collogue

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English[edit]

Etymology[edit]

1590s (as colloguing), presumably from colleague (to associate) and French colloque (secret meeting), from Latin (English colloquy), possibly influenced by dialogue.[1]

Ultimately from Latin collega (a partner in office) + Ancient Greek λόγος (lógos, speech, oration, discourse), perhaps partly via Latin loquor (I speak).

Verb[edit]

collogue (third-person singular simple present collogues, present participle colloguing, simple past and past participle collogued)

  1. (rare) To talk privately or secretly; to conspire
    • 1937, Helen Simpson, Under Capricorn
      "Ay, well, what I say - " Flusky frowned, endeavouring to put into words just what he did say, when he collogued with his own thoughts. "What I say: in a country where everything's to do, the hands has a chance to put themselves equal with the head. ..."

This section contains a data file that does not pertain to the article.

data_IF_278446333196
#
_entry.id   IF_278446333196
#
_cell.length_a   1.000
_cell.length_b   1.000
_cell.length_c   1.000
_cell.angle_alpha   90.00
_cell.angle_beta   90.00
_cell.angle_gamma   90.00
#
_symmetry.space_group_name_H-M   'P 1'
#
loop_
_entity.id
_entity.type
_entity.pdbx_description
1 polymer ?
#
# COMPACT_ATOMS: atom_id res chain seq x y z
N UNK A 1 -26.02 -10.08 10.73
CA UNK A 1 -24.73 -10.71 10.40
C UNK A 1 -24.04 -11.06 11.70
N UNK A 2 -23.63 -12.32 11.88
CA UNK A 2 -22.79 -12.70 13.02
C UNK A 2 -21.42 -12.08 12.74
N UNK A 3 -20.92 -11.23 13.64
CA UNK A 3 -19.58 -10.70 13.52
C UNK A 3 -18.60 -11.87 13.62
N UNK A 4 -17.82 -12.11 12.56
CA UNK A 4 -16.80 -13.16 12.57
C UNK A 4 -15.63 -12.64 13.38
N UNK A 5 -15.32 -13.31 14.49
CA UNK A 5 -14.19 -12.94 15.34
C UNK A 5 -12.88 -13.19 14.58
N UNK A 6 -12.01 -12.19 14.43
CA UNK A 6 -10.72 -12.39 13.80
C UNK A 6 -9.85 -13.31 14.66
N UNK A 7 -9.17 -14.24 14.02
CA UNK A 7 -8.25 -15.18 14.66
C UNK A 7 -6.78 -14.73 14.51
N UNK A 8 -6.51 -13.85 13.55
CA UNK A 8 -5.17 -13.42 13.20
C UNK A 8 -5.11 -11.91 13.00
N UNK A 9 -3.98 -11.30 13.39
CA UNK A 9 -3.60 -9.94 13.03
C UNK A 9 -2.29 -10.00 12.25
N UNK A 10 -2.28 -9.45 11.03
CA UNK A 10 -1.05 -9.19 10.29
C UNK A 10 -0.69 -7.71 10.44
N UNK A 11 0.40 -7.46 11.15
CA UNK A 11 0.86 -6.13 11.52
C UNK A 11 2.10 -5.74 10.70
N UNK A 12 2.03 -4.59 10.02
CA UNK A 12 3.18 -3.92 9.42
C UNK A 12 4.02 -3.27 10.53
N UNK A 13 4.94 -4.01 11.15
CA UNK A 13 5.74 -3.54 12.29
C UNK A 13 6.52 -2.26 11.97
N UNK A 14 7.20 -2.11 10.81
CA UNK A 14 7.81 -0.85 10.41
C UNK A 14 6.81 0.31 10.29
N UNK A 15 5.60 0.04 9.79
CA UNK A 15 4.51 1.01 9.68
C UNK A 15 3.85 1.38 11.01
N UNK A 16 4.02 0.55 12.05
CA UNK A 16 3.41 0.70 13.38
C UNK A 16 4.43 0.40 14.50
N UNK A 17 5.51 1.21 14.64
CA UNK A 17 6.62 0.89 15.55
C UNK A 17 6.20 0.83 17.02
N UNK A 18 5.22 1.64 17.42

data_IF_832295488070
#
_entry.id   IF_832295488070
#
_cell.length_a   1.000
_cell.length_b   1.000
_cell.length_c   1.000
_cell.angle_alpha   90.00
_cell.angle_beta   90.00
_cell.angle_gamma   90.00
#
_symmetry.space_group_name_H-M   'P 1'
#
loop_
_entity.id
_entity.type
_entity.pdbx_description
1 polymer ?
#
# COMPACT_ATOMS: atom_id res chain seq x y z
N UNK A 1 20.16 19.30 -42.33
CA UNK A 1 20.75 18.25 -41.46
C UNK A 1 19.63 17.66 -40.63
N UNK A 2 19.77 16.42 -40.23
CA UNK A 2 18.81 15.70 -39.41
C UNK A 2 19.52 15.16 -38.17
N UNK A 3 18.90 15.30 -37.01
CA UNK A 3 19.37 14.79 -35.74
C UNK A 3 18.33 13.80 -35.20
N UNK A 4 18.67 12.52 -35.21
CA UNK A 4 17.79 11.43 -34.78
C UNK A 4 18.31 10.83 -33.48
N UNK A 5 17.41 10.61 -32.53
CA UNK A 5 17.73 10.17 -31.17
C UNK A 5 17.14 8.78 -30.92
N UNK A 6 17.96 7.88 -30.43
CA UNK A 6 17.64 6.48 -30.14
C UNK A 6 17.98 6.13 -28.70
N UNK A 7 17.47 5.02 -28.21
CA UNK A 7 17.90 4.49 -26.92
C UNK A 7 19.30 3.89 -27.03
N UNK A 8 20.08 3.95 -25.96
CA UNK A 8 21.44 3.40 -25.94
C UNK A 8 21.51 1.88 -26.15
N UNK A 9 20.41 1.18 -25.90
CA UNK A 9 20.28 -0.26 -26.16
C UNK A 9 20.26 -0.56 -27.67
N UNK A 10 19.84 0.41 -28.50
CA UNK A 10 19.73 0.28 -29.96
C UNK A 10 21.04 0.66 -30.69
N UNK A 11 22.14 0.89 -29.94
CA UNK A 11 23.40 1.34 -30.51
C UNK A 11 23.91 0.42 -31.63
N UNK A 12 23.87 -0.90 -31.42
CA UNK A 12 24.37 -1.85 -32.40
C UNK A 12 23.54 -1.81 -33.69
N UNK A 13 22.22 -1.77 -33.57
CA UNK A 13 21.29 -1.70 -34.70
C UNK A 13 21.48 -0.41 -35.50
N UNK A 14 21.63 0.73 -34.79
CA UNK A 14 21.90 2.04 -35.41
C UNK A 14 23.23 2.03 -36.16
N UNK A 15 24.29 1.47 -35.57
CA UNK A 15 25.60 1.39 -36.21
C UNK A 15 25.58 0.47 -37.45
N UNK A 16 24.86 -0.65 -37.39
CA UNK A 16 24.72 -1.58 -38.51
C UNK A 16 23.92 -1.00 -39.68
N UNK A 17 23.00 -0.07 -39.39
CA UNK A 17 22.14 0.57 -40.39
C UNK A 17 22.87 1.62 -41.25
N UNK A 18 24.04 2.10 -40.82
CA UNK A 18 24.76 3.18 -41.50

• 1861, George Eliot, Silas Marner
      You let Dunsey have it, sir? And how long have you been so thick with Dunsey that you must collogue with him to embezzle my money?

References[edit]

  1. ^ collogue” in Douglas Harper, Online Etymology Dictionary (2001).

Scots[edit]

Pronunciation[edit]

Noun[edit]

collogue (plural collogues)

  1. talk, conversation, interview

Verb[edit]

tae collogue (third-person singular simple present collogues, present participle colloguin, simple past collogued, past participle collogued)

  1. to talk, chat